Indeed, the authors give mutual aid (AA) as an example of how this is done. After all, AA has now been shown to be as effective, if not more effective, than other evidence-based psychosocial interventions. Fittingly for these times, Cutter et al extend the contagion model and highlight the process for a cure:
Here the “vaccine” would not be a pharmacologic injection, but rather a multidisciplinary, cross-sector strategy to combat the spread of opioid overdose and related death similar to public health interventions aimed at combating the spread of an infectious disease.
The recent announcement of a vaccine against covid-19 has generated phenomenal interest and jubilation. Hope now flows where hopelessness lingered. Perhaps, as with covid-19, we need more than one vaccine against drug and alcohol problems to be researched, but hang on a minute! A cheap, tested, evidence-based vaccine already exists – assertively connecting people to mutual aid! This would appear to have a very significant impact on outcomes compared to most interventions.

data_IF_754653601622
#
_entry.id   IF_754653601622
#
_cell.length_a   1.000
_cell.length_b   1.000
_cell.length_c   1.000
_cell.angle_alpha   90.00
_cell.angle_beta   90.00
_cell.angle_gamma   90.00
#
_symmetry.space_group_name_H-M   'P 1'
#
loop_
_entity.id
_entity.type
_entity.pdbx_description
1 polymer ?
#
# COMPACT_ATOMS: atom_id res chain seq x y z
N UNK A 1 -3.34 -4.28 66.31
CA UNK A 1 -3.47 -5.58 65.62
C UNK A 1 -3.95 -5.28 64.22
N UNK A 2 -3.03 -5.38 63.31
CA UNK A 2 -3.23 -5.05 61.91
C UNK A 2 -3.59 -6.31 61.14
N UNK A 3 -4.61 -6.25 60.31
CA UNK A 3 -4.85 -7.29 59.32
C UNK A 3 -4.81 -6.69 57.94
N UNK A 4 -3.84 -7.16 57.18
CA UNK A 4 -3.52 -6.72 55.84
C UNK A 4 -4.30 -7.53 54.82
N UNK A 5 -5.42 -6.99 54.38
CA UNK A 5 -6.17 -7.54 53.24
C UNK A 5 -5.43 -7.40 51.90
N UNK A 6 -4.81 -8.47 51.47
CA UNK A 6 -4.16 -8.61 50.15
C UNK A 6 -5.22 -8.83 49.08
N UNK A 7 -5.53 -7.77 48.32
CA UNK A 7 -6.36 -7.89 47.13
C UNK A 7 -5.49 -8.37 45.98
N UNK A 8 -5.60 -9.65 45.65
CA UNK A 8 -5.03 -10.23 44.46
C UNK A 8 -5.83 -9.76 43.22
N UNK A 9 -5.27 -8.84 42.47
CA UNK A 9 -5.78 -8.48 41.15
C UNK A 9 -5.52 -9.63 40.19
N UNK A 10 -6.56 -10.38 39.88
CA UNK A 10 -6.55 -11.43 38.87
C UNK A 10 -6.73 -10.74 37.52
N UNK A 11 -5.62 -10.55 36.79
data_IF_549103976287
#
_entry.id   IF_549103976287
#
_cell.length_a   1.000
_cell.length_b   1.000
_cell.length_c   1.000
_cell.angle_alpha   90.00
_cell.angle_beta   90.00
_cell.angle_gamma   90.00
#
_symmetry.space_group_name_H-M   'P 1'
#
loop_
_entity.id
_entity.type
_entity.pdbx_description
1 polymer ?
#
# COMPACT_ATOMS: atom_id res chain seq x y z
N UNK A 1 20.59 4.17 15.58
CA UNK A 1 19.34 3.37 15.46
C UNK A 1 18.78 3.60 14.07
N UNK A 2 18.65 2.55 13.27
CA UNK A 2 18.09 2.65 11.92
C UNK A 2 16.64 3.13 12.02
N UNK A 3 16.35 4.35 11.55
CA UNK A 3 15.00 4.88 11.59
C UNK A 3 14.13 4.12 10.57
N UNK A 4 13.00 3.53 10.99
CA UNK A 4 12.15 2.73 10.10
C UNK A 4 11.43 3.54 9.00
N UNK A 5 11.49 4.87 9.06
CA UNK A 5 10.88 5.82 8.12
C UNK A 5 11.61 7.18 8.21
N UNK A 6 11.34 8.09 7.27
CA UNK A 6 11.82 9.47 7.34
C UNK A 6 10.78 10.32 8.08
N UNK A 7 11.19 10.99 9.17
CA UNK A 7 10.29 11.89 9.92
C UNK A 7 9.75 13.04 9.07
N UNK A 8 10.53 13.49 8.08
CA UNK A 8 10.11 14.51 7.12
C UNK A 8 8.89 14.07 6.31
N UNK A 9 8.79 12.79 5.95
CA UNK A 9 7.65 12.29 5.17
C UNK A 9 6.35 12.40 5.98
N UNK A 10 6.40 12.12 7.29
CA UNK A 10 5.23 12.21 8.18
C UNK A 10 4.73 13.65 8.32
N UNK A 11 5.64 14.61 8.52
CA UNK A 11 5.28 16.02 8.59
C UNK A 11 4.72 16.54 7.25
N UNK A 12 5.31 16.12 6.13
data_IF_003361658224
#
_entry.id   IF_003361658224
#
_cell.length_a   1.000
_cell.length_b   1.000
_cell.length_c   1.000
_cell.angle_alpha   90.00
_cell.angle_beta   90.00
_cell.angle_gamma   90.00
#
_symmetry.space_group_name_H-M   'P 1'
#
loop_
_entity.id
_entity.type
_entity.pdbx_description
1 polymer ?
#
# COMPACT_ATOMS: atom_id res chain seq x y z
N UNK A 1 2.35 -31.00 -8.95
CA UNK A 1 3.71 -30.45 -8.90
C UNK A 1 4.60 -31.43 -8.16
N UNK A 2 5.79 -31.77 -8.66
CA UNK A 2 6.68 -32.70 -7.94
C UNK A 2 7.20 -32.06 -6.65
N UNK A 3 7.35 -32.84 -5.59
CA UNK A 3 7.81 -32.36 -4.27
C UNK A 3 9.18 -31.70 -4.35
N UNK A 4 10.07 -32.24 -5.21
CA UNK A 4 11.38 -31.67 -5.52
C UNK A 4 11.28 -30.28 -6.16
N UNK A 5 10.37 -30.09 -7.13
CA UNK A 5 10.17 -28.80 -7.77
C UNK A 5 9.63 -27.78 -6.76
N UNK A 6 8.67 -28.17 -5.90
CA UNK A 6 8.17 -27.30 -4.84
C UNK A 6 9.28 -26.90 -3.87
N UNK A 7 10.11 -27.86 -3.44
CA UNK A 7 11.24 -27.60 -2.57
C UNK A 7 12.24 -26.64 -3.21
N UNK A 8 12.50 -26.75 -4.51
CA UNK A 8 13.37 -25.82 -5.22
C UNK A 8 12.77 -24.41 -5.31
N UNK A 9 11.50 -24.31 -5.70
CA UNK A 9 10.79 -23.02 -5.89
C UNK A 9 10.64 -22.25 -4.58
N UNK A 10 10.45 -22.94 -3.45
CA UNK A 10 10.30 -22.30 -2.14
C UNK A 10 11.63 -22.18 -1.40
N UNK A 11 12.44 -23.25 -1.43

Now, I’m not claiming this approach as an answer to our opiate (and alcohol) deaths. There is no single answer. What I am saying is that we ought to vigorously test out the social contagion/social networking model as part of the range of interventions we are currently adopting – the evidence is already strong and accumulating.
I’d like to see this approach at the heart of all of our interventions and have services held to account on how effectively they link service users into new social networks. Then I think we would really see change.